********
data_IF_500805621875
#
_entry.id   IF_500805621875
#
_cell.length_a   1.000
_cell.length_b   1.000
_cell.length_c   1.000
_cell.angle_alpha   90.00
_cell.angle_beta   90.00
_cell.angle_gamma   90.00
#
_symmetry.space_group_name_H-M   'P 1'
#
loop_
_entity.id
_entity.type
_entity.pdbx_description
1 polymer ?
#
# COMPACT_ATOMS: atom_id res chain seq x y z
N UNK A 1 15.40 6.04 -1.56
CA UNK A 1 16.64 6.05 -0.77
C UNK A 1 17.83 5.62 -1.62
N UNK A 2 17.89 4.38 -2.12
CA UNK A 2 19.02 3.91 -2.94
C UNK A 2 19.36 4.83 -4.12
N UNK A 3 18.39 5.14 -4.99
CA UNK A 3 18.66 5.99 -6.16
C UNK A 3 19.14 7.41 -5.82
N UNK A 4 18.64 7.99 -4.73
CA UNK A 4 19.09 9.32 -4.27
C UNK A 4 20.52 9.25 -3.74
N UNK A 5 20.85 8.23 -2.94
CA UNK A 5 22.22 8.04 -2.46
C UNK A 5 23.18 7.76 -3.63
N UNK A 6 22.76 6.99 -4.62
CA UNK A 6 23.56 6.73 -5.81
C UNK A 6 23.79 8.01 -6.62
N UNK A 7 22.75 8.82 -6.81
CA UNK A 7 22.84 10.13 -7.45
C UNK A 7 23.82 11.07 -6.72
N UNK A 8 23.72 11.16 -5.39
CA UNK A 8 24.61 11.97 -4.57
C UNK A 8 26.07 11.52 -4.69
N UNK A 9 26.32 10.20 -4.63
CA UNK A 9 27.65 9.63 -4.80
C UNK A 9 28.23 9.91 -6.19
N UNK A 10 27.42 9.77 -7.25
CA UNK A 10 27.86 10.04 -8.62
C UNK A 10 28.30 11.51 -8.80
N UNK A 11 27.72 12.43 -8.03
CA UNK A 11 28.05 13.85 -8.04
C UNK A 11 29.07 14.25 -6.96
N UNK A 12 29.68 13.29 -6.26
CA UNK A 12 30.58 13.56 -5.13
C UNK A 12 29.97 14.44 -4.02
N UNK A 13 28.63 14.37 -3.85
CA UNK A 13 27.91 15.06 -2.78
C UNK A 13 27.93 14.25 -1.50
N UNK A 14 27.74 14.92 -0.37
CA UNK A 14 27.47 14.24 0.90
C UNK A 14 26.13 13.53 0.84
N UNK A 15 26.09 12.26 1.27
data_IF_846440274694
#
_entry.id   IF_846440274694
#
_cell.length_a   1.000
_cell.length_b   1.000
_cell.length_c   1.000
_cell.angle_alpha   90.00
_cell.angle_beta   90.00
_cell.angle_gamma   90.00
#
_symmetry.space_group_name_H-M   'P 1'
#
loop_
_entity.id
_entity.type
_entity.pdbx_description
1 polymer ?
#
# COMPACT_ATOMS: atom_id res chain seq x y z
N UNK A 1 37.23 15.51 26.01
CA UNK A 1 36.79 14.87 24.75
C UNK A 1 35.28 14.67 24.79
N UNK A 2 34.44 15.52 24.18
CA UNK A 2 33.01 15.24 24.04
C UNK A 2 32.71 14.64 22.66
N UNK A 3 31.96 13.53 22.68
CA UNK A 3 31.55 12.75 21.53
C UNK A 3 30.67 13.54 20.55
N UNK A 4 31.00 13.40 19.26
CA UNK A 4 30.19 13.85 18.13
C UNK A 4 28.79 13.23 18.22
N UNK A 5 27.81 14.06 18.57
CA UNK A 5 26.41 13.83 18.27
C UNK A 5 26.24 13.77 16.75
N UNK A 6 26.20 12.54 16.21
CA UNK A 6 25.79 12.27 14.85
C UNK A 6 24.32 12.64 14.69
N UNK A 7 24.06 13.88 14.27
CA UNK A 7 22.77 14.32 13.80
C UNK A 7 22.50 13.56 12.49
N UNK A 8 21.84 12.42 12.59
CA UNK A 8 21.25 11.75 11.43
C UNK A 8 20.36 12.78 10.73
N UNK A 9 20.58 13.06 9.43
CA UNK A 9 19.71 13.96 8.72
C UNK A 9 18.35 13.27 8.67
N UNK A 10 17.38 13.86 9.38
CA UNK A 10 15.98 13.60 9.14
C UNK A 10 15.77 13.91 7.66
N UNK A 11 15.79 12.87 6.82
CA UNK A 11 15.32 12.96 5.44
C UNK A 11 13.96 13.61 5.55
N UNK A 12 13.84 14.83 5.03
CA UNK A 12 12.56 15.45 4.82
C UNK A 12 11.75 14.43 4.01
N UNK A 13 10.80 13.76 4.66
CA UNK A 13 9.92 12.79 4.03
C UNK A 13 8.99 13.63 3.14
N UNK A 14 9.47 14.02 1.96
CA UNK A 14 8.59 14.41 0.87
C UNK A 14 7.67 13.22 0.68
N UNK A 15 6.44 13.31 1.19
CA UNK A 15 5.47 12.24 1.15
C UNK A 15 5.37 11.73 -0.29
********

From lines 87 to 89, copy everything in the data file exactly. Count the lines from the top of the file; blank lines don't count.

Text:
N UNK A 2 34.44 15.52 24.18
CA UNK A 2 33.01 15.24 24.04
C UNK A 2 32.71 14.64 22.66